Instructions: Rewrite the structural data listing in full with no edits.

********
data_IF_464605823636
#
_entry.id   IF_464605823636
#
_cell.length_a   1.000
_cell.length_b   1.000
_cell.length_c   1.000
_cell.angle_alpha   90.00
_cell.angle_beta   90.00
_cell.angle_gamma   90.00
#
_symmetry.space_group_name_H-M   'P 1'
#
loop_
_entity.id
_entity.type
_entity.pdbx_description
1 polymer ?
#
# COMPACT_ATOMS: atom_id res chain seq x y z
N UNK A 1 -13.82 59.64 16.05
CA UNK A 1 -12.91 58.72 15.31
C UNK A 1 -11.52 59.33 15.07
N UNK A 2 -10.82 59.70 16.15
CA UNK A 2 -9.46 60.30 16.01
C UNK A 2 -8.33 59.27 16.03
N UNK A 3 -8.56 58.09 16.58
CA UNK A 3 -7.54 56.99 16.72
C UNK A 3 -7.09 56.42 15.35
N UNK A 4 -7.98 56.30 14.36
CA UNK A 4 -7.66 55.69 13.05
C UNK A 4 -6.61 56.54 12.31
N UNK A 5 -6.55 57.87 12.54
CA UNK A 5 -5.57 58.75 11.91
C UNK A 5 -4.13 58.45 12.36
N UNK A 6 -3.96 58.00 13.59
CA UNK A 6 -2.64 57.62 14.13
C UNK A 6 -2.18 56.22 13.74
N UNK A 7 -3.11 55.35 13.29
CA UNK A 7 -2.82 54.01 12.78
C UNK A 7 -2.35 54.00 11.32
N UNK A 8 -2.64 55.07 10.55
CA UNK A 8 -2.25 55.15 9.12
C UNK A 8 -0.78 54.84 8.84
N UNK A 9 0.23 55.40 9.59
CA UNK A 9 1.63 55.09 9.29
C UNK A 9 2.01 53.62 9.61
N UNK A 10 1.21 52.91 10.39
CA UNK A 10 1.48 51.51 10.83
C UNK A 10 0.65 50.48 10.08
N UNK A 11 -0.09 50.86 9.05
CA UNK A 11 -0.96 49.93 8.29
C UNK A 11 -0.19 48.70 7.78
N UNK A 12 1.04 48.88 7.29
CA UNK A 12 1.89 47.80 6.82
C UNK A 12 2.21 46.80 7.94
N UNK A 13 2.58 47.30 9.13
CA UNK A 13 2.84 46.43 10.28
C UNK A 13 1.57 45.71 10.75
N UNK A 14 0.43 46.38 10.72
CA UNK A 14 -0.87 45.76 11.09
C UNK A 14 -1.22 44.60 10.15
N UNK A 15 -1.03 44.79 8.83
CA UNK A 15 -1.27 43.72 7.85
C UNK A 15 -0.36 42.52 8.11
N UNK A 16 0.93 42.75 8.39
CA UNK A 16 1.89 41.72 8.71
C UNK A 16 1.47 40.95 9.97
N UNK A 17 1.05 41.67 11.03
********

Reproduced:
data_IF_464605823636
#
_entry.id   IF_464605823636
#
_cell.length_a   1.000
_cell.length_b   1.000
_cell.length_c   1.000
_cell.angle_alpha   90.00
_cell.angle_beta   90.00
_cell.angle_gamma   90.00
#
_symmetry.space_group_name_H-M   'P 1'
#
loop_
_entity.id
_entity.type
_entity.pdbx_description
1 polymer ?
#
# COMPACT_ATOMS: atom_id res chain seq x y z
N UNK A 1 -13.82 59.64 16.05
CA UNK A 1 -12.91 58.72 15.31
C UNK A 1 -11.52 59.33 15.07
N UNK A 2 -10.82 59.70 16.15
CA UNK A 2 -9.46 60.30 16.01
C UNK A 2 -8.33 59.27 16.03
N UNK A 3 -8.56 58.09 16.58
CA UNK A 3 -7.54 56.99 16.72
C UNK A 3 -7.09 56.42 15.35
N UNK A 4 -7.98 56.30 14.36
CA UNK A 4 -7.66 55.69 13.05
C UNK A 4 -6.61 56.54 12.31
N UNK A 5 -6.55 57.87 12.54
CA UNK A 5 -5.57 58.75 11.91
C UNK A 5 -4.13 58.45 12.36
N UNK A 6 -3.96 58.00 13.59
CA UNK A 6 -2.64 57.62 14.13
C UNK A 6 -2.18 56.22 13.74
N UNK A 7 -3.11 55.35 13.29
CA UNK A 7 -2.82 54.01 12.78
C UNK A 7 -2.35 54.00 11.32
N UNK A 8 -2.64 55.07 10.55
CA UNK A 8 -2.25 55.15 9.12
C UNK A 8 -0.78 54.84 8.84
N UNK A 9 0.23 55.40 9.59
CA UNK A 9 1.63 55.09 9.29
C UNK A 9 2.01 53.62 9.61
N UNK A 10 1.21 52.91 10.39
CA UNK A 10 1.48 51.51 10.83
C UNK A 10 0.65 50.48 10.08
N UNK A 11 -0.09 50.86 9.05
CA UNK A 11 -0.96 49.93 8.29
C UNK A 11 -0.19 48.70 7.78
N UNK A 12 1.04 48.88 7.29
CA UNK A 12 1.89 47.80 6.82
C UNK A 12 2.21 46.80 7.94
N UNK A 13 2.58 47.30 9.13
CA UNK A 13 2.84 46.43 10.28
C UNK A 13 1.57 45.71 10.75
N UNK A 14 0.43 46.38 10.72
CA UNK A 14 -0.87 45.76 11.09
C UNK A 14 -1.22 44.60 10.15
N UNK A 15 -1.03 44.79 8.83
CA UNK A 15 -1.27 43.72 7.85
C UNK A 15 -0.36 42.52 8.11
N UNK A 16 0.93 42.75 8.39
CA UNK A 16 1.89 41.72 8.71
C UNK A 16 1.47 40.95 9.97
N UNK A 17 1.05 41.67 11.03